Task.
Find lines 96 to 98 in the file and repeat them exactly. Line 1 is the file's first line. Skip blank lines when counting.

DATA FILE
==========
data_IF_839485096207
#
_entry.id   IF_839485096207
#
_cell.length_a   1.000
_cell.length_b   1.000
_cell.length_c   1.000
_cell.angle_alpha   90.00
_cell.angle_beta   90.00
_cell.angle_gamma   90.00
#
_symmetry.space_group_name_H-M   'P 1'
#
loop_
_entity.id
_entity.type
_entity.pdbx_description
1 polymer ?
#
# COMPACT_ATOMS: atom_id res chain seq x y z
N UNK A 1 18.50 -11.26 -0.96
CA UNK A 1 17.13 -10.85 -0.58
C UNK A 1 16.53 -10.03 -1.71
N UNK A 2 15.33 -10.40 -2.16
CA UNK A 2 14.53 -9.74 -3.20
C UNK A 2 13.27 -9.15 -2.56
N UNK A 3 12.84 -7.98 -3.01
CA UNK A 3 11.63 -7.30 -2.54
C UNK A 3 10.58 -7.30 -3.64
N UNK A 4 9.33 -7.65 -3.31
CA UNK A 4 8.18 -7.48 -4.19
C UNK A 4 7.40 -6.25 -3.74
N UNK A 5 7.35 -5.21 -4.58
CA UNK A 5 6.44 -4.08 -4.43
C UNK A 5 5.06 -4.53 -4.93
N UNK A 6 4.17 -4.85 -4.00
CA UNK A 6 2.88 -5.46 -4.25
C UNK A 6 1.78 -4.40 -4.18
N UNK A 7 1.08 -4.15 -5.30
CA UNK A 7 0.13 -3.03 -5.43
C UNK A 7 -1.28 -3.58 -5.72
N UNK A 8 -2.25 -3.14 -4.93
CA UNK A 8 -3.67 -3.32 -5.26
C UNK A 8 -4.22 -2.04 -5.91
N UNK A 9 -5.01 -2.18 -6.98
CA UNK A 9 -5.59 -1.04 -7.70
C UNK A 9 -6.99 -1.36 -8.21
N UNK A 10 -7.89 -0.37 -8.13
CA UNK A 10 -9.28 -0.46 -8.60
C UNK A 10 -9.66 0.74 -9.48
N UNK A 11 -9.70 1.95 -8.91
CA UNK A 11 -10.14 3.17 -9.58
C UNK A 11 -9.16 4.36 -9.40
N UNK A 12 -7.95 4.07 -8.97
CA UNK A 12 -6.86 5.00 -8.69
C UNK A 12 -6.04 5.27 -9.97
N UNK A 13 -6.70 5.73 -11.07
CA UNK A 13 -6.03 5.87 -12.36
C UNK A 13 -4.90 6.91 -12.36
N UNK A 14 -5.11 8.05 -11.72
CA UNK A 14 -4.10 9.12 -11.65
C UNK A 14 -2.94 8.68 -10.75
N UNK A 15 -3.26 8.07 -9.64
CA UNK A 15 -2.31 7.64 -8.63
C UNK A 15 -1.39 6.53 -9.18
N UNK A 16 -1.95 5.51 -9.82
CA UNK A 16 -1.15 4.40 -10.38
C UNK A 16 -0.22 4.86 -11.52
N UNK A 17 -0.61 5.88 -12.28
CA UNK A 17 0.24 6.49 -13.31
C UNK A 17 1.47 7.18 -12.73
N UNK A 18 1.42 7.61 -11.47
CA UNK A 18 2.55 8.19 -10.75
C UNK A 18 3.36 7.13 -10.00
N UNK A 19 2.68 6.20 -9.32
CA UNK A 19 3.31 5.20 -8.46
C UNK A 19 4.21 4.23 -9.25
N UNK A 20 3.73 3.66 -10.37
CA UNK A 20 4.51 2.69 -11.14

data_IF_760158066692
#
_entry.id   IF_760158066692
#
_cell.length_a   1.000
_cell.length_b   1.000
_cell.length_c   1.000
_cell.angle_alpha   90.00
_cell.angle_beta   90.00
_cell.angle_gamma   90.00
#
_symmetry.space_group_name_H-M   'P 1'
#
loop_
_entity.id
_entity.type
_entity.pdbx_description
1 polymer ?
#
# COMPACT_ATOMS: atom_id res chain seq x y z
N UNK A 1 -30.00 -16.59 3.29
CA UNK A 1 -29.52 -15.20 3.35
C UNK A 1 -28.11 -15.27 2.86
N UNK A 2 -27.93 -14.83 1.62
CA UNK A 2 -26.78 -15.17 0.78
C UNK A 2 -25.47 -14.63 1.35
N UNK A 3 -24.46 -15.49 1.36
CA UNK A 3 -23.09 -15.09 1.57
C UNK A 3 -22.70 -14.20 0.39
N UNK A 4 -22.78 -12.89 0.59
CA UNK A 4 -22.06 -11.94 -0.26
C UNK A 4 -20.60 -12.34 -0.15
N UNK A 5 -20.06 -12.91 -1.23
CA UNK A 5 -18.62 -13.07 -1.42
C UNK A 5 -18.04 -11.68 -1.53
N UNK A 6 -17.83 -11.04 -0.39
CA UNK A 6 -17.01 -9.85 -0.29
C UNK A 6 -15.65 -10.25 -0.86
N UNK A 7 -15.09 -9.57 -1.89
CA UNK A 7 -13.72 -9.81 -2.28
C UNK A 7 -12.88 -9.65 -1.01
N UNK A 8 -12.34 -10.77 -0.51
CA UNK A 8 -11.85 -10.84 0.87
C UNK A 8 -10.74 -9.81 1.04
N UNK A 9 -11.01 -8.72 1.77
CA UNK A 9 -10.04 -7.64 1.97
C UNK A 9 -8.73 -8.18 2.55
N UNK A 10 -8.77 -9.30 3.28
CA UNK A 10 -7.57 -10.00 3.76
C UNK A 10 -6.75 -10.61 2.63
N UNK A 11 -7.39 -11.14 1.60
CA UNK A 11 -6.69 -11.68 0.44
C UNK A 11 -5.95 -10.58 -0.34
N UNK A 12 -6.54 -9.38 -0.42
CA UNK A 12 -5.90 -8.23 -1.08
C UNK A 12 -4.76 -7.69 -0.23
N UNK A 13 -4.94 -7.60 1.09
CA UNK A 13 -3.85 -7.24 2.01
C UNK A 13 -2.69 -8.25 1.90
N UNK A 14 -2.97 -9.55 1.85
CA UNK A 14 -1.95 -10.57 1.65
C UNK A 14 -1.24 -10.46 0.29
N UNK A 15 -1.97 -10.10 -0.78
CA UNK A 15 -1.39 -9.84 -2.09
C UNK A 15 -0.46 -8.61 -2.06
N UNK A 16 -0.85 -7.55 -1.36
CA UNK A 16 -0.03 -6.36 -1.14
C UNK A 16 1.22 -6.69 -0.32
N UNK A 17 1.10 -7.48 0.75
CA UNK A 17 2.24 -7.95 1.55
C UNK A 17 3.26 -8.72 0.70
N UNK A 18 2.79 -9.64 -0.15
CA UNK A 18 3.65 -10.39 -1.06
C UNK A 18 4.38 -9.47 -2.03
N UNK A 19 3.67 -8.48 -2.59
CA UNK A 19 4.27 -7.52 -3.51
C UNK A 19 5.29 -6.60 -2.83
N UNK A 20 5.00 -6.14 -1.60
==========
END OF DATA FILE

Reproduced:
_entity.pdbx_description
1 polymer ?
#